Interacting with Rob Bell’s book Love Wins (Part 4 of 6)

Chapter 4—Does God Get What God Wants?
In this chapter, you begin by portraying some statements from selected church websites, illustrating what you perceive to be a difficulty (contradiction?) as they speak of God as all-powerful, good, gracious, loving and also of those who don’t know God spending eternity apart from him, enduring conscious eternal torment. You make a few snide comments along the way to convey your opinion of these statements, but then you identify the crux of the matter and, really, the crux of your argument in this chapter (if not the whole book): 1 Tim. 2:4. Have you been fair to teachers and churches whose statements of faith you cited? Do you believe that they don’t know that this verse is in their Bible? Shouldn’t you have evaluated some of their explanations of this verse and why they don’t think it contradicts the idea that many people will, in fact, not be saved? You also have trumped up 1 Tim. 2:4 as though it were the sum total of God’s plan, a weight I don’t think this verse will bear. So, to ask the question that serves as the title of this chapter as though it only applied to this verse is a little misleading. There are texts in the Bible that speak of God wanting to punish sin (e.g., Rom. 9:22). Does God get what God wants here? Does he get to punish sin? If not, why not?

You state, “The writers of the scriptures consistently affirm that we’re all part of the same family” (99). I can think of two verses that make this explicit (Acts 17:28-29 and maybe Eph. 3:14-15), though the idea may be present elsewhere, but you cite no verses to support this assertion. Though this is true in one sense, isn’t there another, more significant sense in which all people are not God’s children? Thus, we have the need to be adopted. Moreover, in this same section, you assert that “what we have in common…outweighs our differences.” How so? And why is this significant? You then, immediately, write, “This is why God wants ‘all people to be saved.’ History is about the kind of love a parent has for a child, the kind of love that pursues, searches, creates, connects, and bonds.” What is the “this” at the beginning of this statement? The commonality we share as human beings? I don’t see how that is a good reason or a reason that God articulates in the Scriptures for why he wants all people to be saved. And, a question I raised in the Preface returns here: does God love everyone in the same way, as a Father loves all of his children? If so, why Israel? Why is the concept of election in the Scriptures at all? You spend the next few pages citing verses from the Bible that use universal language of God’s love for all. Is it not irresponsible to list these verses to make an argument that God gets what he wants and saves all without discussing the many passages that speak of God’s particular love for and salvation of a particular people? Moreover, those whom you’re critiquing within the wide stream of “the historic, orthodox Christian faith,” don’t just ignore these passages; they actually address them and have good contextual arguments for why “all” doesn’t mean “all without exception.” Yet, you have not responded to any of these arguments.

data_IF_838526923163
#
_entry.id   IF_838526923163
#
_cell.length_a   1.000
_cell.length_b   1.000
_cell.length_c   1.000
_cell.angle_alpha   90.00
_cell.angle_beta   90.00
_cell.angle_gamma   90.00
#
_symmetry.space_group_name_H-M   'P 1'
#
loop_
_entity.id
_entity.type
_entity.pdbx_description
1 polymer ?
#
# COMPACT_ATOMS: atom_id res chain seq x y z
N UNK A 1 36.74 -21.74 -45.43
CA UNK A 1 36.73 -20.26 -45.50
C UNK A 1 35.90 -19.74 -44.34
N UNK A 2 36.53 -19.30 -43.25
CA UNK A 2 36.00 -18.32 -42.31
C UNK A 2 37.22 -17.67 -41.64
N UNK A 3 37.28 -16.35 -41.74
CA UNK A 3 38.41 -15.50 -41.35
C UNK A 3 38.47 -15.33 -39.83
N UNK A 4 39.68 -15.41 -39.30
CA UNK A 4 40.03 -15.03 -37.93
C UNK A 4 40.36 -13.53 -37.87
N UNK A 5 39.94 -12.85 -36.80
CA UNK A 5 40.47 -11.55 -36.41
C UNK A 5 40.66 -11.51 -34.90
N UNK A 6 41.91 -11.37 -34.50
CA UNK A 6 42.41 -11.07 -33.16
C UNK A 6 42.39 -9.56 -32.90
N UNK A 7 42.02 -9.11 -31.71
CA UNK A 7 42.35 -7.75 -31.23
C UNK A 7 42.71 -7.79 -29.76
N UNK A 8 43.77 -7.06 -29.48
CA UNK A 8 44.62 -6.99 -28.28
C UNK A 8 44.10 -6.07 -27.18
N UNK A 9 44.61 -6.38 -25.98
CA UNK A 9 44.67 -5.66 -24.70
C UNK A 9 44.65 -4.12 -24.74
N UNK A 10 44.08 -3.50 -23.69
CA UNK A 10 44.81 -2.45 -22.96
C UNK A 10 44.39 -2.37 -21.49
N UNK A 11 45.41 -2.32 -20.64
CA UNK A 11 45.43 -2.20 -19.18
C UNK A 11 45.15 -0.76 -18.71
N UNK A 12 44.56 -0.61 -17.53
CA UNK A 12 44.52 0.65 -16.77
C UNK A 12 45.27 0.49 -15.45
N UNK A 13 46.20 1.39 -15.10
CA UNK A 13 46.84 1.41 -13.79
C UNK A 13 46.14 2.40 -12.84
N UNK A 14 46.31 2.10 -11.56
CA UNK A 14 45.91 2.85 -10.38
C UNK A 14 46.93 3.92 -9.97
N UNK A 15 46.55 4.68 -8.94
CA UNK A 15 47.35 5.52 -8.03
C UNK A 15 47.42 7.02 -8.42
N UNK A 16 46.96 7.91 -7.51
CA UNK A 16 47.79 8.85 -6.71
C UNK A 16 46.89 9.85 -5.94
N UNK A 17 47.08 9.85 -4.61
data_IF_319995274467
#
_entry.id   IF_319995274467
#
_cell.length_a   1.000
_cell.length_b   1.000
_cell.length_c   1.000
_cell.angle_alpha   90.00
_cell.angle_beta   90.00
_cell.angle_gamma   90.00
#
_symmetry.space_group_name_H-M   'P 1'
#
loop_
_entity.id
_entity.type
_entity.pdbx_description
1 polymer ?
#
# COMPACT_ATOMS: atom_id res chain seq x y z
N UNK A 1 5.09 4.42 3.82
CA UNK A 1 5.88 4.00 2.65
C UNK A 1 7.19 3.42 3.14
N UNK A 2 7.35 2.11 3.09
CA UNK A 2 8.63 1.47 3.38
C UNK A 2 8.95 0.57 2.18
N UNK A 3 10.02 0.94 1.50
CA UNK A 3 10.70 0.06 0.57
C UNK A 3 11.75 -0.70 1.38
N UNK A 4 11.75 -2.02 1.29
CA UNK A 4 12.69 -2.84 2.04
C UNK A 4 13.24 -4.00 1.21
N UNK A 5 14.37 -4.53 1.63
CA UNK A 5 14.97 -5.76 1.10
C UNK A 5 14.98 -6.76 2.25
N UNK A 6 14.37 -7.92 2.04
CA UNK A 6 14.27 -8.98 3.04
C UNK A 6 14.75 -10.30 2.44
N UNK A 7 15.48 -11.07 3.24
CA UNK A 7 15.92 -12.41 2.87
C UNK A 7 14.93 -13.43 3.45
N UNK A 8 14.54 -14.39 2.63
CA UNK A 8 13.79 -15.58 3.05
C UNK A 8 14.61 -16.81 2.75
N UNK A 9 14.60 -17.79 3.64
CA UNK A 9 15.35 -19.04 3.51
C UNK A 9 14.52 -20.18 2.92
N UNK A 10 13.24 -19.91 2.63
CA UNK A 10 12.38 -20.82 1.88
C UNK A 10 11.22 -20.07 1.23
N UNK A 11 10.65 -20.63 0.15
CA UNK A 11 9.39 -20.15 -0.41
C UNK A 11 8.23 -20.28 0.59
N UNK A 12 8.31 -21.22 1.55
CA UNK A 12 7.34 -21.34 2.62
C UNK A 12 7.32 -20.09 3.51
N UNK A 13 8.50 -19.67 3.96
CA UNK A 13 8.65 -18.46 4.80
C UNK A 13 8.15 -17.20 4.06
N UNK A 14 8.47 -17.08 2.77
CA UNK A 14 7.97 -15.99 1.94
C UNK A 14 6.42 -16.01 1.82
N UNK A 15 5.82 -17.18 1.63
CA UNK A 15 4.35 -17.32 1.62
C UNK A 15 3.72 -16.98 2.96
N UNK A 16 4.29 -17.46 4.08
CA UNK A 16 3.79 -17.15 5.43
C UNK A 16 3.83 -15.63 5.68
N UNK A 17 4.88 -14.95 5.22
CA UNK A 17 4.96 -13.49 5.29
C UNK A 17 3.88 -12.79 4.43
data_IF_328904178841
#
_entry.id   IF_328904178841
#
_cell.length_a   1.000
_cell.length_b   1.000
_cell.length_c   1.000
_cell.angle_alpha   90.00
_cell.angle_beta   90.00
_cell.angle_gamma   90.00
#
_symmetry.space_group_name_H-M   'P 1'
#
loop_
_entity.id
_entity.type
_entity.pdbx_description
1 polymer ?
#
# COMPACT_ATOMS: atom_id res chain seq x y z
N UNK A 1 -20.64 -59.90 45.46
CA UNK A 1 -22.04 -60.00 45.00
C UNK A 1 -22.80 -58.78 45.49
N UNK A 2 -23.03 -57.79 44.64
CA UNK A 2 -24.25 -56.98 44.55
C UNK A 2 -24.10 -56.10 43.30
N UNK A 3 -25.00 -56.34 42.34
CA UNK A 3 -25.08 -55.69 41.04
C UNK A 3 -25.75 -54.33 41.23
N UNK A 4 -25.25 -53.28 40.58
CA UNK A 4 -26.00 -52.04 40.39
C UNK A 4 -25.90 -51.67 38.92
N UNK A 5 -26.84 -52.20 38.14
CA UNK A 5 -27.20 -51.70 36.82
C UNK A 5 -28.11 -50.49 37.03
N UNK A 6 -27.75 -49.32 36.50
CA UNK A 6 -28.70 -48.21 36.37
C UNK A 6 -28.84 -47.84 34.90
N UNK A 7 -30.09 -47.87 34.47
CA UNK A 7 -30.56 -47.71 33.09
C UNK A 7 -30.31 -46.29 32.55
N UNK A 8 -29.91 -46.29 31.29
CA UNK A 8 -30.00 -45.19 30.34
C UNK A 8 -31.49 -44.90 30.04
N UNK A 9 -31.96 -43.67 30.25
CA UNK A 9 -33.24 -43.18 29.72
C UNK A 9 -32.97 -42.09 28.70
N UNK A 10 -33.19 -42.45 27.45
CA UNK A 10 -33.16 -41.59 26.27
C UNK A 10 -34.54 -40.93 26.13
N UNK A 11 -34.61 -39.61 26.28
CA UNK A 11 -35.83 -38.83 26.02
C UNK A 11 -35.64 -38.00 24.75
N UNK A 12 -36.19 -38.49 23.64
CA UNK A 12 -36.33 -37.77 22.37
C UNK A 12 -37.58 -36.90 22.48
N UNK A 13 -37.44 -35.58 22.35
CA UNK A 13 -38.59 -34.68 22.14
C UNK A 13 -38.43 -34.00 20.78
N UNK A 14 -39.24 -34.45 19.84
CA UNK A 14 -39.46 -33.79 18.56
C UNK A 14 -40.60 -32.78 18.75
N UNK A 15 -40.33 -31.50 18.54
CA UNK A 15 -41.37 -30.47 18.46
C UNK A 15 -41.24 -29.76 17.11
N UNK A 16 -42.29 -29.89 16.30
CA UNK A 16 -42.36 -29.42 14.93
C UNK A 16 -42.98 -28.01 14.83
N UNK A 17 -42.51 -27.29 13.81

Over the next several pages, you portray three basic approaches to handling this dilemma. The first one is the traditional view that people must respond to God’s love in a certain way during this life in order to avoid eternal separation from God’s love. The second one involves an understanding of the image of God within us that maintains the possibility that we could become less and less human over time, so that in the age to come we actually cease being human at all. Finally, you state that there are those who hold to the possibility of a second chance after death for those who rejected God’s love during their lives. Without actually stating that Martin Luther believed this, you bring up a quote from Luther about this position, which your readers will surely understand to indicate that Luther held this option open. However, you must know that the very next sentence of this letter from which you quoted has Luther saying, “No one, however, can prove that he does do this” (Luther’s Works, Vol. 43, pg. 54). Now, this perspective seems to be your own, although you never actually come out and claim it. But, I must ask, after all of your criticisms about other folks’ speculations about the afterlife, are you not just speculating about the “endless opportunities in an endless amount of time for people to say yes to God” (107)? Also, does this impinge on your earlier argument that the Bible carries no understanding of “eternal” as in an endless amount of time?

Next, you desire to garner more support for the view that “God will ultimately restore everything and everybody” from church history. Is this because you fear that people may accuse you of being novel? Heretical on this point? You bring in Clement of Alexandria, Origen, Gregory of Nyssa, and Eusebius for support. It would have been nice if you had quoted some of these men (instead of misrepresenting Martin Luther!). Then, you add that Jerome, Basil, and Augustine indicated that many people of their respective times believed this. Again, actual quotations from these writers would have been helpful. You then assert summarily that “central to their trust that all would be reconciled was the belief that untold masses of people suffering forever doesn’t bring God glory” (108). Does this conclusion come from their writings? Or is this your own assessment? I would disagree with this assessment. Does it not add to a king’s glory when he punishes rebels?